By Jeremy D. Wells
Carter County Times
CASA stands for court appointed special advocate, and that’s exactly what those who volunteer with the organization do – they advocate for the children they serve.
Those who volunteer with the program do monthly visits with those children, accompany them to court, and work to make sure their needs are met.
“A lot of people say, ‘Well, that sounds like a social worker,’” CASA executive director Jacob Perkins said. “But the thing about an advocate that’s different from a social worker is, we’re only focused on the child and the child’s voice.”
While they all are working for the benefit of the children, advocates are free to take more unorthodox approaches to meeting those needs, and can act more creatively and freely. For instance, because they aren’t state employees like social workers or law enforcement, advocates can cross state or county lines to check on a child.
They can also build relationships with the children that give them insight into what kind of things bother them, and what can provide comfort. Perkins gave an example of a child who has a favorite stuffed animal that gives them comfort. He said if this toy is at a parent’s or grandparent’s home, and could make the child’s transition to a foster home or visits with a parent less stressful, the advocate could help facilitate that. Doing so might be a matter of asking for permission from the parent or grandparent who has it in their home, he said. Or it might involve retrieving the item for the child.
“(We take an) approach of what does this kid really need or what do they want? What would make this situation better for the child? And I think that’s, as the director of the program, I think that’s kind of our goal is to make sure the children are heard. And really that’s what it all boils down to is being a voice for that child,” Perkins said.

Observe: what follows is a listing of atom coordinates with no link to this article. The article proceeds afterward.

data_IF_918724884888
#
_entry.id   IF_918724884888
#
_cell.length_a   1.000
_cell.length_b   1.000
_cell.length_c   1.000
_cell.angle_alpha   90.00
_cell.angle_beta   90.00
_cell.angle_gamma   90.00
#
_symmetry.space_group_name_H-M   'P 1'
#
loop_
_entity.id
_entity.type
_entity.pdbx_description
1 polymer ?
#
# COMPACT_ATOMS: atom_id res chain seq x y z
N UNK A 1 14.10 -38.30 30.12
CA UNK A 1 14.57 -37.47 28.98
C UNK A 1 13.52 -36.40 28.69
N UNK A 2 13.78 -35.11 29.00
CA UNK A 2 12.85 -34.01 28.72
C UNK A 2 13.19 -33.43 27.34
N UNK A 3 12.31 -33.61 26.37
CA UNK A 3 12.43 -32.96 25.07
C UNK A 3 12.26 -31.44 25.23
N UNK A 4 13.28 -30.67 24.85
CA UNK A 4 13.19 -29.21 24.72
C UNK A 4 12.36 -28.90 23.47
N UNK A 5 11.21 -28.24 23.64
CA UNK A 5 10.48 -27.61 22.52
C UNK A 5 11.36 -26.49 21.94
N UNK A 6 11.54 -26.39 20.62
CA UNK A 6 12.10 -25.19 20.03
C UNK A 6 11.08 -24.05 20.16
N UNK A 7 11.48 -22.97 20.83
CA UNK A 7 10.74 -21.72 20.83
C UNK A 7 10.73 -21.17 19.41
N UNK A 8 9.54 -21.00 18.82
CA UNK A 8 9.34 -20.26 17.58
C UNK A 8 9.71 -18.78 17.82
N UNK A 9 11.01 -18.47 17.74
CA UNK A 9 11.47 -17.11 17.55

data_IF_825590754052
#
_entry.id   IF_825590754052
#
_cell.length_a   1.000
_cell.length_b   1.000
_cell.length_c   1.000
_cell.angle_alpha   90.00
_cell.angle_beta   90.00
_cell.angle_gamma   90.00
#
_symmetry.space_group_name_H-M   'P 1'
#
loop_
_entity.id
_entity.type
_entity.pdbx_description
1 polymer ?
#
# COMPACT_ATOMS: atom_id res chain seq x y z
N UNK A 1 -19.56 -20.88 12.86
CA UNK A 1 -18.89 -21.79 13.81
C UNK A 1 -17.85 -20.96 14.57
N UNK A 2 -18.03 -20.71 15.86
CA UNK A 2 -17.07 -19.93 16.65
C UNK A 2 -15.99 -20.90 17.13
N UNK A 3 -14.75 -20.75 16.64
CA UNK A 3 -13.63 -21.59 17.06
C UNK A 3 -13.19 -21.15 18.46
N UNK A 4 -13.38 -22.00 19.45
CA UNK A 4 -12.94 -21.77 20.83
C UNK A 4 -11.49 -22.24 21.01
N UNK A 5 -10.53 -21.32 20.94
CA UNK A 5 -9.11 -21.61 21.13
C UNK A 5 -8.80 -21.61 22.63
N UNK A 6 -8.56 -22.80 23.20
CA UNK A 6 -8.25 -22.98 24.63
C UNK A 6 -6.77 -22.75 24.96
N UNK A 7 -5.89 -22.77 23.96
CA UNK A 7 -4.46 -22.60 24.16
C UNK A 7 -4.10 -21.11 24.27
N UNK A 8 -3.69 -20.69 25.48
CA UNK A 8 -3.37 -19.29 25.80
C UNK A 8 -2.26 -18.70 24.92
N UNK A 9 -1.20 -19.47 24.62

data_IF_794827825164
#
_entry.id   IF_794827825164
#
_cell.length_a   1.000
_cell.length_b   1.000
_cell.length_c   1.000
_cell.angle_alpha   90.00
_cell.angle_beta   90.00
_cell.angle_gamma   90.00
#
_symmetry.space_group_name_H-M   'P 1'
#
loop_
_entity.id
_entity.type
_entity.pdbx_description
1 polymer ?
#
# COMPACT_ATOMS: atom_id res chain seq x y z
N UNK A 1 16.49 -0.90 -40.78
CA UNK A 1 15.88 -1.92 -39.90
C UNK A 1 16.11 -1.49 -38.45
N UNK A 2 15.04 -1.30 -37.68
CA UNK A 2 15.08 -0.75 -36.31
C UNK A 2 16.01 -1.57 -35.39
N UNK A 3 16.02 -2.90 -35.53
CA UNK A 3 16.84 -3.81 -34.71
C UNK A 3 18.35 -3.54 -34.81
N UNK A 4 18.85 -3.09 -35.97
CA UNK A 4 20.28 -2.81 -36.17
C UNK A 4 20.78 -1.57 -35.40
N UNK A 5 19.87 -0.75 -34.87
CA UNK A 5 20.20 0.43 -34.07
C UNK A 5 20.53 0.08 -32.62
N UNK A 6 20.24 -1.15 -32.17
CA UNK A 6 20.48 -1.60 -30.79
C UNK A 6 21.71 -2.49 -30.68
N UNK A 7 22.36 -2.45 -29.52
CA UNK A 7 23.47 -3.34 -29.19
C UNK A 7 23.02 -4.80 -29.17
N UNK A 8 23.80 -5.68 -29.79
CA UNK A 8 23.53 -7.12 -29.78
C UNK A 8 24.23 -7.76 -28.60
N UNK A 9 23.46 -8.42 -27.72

It’s an important role, and one Perkins has been eager to bring back to Carter and surrounding counties since taking over the director seat in May.
“We’ve kind of been in a transition and rebuilding phase since the first of the year,” Perkins explained. “When they brought me on, we were at a point where we were getting a lot of stuff fixed, and changing a lot of things for the better.”
One of the first orders of business, of course, is recruiting advocates.
“We trying to push (that information) back out on social media, and just get the word out,” Perkins said.
“Word of mouth really is big for recruiting those advocates,” he continued.
So, how does one become an advocate?
“Basically… they come to us and say, ‘Hey, I want to be an advocate.’ Then we take them through a training… supervised background check… There is really kind of a lengthy process, but we help you through that entire process,” he said.
After completing their training, the advocates set their own calendars and schedules as far as visits outside of the courtroom.
Judge Neice said she was pleased to have the program up and running again, and “pleased to welcome court appointed special advocates to our team of valued community partners.”
“CASA provides oversight and training to local volunteers who improve the Court’s ability to address the unique needs of each family,” Neice said. “By providing caring assistance to individuals facing difficult circumstances, CASA volunteers often voice issues the families feel aren’t important enough to address during Court. The simple act of speaking up for others allows us as a team to better assist those we serve, and reenforces the fact that any concerns that are important to the family deserve the attention of the Court. I am thankful for the hard work Mr. Perkins and Ms. Graham have put into getting this program back in Carter County and I look forward to working with the volunteers of CASA.”
Those interested in obtaining more information or with questions about the program are encouraged to reach out to the organization at (606)739-2177, on Facebook at CASANEKY, or by visiting them online at casaneky.org.
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